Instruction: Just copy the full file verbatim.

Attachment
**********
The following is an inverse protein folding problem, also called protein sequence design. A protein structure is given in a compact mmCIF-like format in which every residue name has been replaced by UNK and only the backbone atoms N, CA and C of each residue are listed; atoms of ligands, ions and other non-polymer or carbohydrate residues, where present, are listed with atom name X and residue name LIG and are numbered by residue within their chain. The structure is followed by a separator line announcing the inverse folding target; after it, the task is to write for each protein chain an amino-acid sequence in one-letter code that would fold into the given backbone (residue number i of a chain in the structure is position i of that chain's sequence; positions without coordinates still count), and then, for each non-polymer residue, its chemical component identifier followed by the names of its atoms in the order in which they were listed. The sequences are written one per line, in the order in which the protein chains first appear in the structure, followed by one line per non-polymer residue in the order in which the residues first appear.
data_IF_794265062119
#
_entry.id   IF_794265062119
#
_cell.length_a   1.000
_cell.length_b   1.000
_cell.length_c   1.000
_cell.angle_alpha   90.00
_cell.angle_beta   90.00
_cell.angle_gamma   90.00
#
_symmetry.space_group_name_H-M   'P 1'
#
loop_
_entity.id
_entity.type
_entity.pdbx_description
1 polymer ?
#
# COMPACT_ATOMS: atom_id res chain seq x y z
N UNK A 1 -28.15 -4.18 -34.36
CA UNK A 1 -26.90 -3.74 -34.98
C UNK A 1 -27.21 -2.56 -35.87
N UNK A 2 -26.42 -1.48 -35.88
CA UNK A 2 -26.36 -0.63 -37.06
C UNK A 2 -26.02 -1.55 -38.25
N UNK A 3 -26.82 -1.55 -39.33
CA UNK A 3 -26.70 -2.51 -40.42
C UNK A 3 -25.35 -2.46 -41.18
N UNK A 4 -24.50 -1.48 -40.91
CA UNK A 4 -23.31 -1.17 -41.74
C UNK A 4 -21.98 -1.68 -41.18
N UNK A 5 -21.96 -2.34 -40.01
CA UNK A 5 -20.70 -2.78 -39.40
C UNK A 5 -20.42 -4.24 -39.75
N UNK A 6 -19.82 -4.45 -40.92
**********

The following is an inverse protein folding problem, also called protein sequence design. A protein structure is given in a compact mmCIF-like format in which every residue name has been replaced by UNK and only the backbone atoms N, CA and C of each residue are listed; atoms of ligands, ions and other non-polymer or carbohydrate residues, where present, are listed with atom name X and residue name LIG and are numbered by residue within their chain. The structure is followed by a separator line announcing the inverse folding target; after it, the task is to write for each protein chain an amino-acid sequence in one-letter code that would fold into the given backbone (residue number i of a chain in the structure is position i of that chain's sequence; positions without coordinates still count), and then, for each non-polymer residue, its chemical component identifier followed by the names of its atoms in the order in which they were listed. The sequences are written one per line, in the order in which the protein chains first appear in the structure, followed by one line per non-polymer residue in the order in which the residues first appear.
data_IF_794265062119
#
_entry.id   IF_794265062119
#
_cell.length_a   1.000
_cell.length_b   1.000
_cell.length_c   1.000
_cell.angle_alpha   90.00
_cell.angle_beta   90.00
_cell.angle_gamma   90.00
#
_symmetry.space_group_name_H-M   'P 1'
#
loop_
_entity.id
_entity.type
_entity.pdbx_description
1 polymer ?
#
# COMPACT_ATOMS: atom_id res chain seq x y z
N UNK A 1 -28.15 -4.18 -34.36
CA UNK A 1 -26.90 -3.74 -34.98
C UNK A 1 -27.21 -2.56 -35.87
N UNK A 2 -26.42 -1.48 -35.88
CA UNK A 2 -26.36 -0.63 -37.06
C UNK A 2 -26.02 -1.55 -38.25
N UNK A 3 -26.82 -1.55 -39.33
CA UNK A 3 -26.70 -2.51 -40.42
C UNK A 3 -25.35 -2.46 -41.18
N UNK A 4 -24.50 -1.48 -40.91
CA UNK A 4 -23.31 -1.17 -41.74
C UNK A 4 -21.98 -1.68 -41.18
N UNK A 5 -21.96 -2.34 -40.01
CA UNK A 5 -20.70 -2.78 -39.40
C UNK A 5 -20.42 -4.24 -39.75
N UNK A 6 -19.82 -4.45 -40.92